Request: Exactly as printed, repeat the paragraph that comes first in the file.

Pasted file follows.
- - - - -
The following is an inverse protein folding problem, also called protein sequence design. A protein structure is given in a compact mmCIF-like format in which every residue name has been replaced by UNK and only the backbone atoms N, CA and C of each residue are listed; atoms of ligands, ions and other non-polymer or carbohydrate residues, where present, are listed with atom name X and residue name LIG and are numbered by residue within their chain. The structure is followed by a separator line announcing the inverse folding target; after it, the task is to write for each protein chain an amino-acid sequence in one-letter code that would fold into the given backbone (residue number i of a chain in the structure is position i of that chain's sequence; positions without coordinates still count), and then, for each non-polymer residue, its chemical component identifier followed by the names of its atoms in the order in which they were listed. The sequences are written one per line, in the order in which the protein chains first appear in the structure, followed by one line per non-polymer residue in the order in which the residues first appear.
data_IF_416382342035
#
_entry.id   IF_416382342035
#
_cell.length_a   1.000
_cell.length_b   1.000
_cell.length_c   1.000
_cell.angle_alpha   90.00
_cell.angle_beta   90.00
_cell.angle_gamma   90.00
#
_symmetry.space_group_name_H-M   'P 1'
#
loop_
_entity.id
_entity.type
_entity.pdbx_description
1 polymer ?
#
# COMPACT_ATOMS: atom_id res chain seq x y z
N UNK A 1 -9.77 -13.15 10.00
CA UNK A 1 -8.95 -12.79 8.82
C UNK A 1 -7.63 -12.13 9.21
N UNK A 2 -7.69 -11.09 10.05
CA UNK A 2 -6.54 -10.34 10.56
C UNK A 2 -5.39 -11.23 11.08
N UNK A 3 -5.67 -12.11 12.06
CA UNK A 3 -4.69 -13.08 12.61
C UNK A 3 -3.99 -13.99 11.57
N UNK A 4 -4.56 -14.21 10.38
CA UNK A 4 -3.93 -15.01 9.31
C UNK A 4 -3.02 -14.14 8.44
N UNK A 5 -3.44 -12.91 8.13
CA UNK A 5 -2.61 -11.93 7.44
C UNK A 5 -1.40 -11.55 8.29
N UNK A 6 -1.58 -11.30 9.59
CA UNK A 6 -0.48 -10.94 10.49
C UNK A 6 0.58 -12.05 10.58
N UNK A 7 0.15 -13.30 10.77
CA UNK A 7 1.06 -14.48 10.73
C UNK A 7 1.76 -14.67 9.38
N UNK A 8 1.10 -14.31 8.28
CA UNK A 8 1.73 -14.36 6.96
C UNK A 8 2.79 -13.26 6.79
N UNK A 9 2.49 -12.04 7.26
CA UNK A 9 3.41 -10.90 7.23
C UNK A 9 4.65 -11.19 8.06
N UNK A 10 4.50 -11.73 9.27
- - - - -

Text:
The following is an inverse protein folding problem, also called protein sequence design. A protein structure is given in a compact mmCIF-like format in which every residue name has been replaced by UNK and only the backbone atoms N, CA and C of each residue are listed; atoms of ligands, ions and other non-polymer or carbohydrate residues, where present, are listed with atom name X and residue name LIG and are numbered by residue within their chain. The structure is followed by a separator line announcing the inverse folding target; after it, the task is to write for each protein chain an amino-acid sequence in one-letter code that would fold into the given backbone (residue number i of a chain in the structure is position i of that chain's sequence; positions without coordinates still count), and then, for each non-polymer residue, its chemical component identifier followed by the names of its atoms in the order in which they were listed. The sequences are written one per line, in the order in which the protein chains first appear in the structure, followed by one line per non-polymer residue in the order in which the residues first appear.